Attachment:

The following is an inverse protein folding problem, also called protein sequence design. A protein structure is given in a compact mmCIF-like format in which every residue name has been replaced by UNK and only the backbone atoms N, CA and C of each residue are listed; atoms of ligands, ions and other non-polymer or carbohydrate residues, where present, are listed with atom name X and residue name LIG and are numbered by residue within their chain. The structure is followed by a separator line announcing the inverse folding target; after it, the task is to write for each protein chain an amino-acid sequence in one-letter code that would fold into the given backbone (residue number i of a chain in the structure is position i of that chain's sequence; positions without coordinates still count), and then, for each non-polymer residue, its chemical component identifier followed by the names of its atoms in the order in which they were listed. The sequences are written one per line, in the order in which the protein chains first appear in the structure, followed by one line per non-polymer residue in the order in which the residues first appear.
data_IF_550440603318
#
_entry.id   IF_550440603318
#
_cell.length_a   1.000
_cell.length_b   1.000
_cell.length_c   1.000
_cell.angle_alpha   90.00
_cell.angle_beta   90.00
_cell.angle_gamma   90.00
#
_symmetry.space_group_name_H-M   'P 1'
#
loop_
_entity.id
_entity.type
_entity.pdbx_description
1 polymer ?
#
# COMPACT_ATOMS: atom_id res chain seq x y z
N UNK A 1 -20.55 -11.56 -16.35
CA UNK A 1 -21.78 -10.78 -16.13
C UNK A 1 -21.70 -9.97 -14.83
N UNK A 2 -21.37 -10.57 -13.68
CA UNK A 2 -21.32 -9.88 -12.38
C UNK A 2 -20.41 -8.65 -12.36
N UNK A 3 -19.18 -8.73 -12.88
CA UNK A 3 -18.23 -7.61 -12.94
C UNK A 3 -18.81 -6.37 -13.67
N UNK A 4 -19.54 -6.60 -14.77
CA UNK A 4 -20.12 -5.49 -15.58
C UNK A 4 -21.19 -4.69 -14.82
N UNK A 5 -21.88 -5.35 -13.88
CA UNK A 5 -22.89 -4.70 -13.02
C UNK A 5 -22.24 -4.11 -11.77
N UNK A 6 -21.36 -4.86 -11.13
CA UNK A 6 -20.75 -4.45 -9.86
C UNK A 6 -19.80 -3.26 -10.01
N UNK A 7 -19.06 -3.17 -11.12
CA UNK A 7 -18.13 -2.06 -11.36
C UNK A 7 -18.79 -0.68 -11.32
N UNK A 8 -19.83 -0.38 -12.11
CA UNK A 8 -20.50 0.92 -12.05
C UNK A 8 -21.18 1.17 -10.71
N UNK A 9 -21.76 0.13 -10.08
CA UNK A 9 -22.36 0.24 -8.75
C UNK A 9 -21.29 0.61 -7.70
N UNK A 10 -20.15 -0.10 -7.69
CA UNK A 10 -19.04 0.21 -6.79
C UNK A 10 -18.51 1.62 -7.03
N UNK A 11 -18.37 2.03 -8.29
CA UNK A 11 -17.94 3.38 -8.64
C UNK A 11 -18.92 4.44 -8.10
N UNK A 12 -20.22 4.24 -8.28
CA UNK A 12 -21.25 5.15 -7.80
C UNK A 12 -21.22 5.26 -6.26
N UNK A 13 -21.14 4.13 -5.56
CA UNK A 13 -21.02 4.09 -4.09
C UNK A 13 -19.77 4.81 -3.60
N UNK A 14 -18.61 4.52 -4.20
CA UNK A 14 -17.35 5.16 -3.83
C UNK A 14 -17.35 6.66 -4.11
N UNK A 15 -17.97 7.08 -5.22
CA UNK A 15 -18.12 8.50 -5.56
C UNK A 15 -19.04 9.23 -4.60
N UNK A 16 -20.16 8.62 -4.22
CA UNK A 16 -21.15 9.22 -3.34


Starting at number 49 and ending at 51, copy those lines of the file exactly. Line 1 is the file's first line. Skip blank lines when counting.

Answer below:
N UNK A 10 -20.15 -0.10 -7.69
CA UNK A 10 -19.04 0.21 -6.79
C UNK A 10 -18.51 1.62 -7.03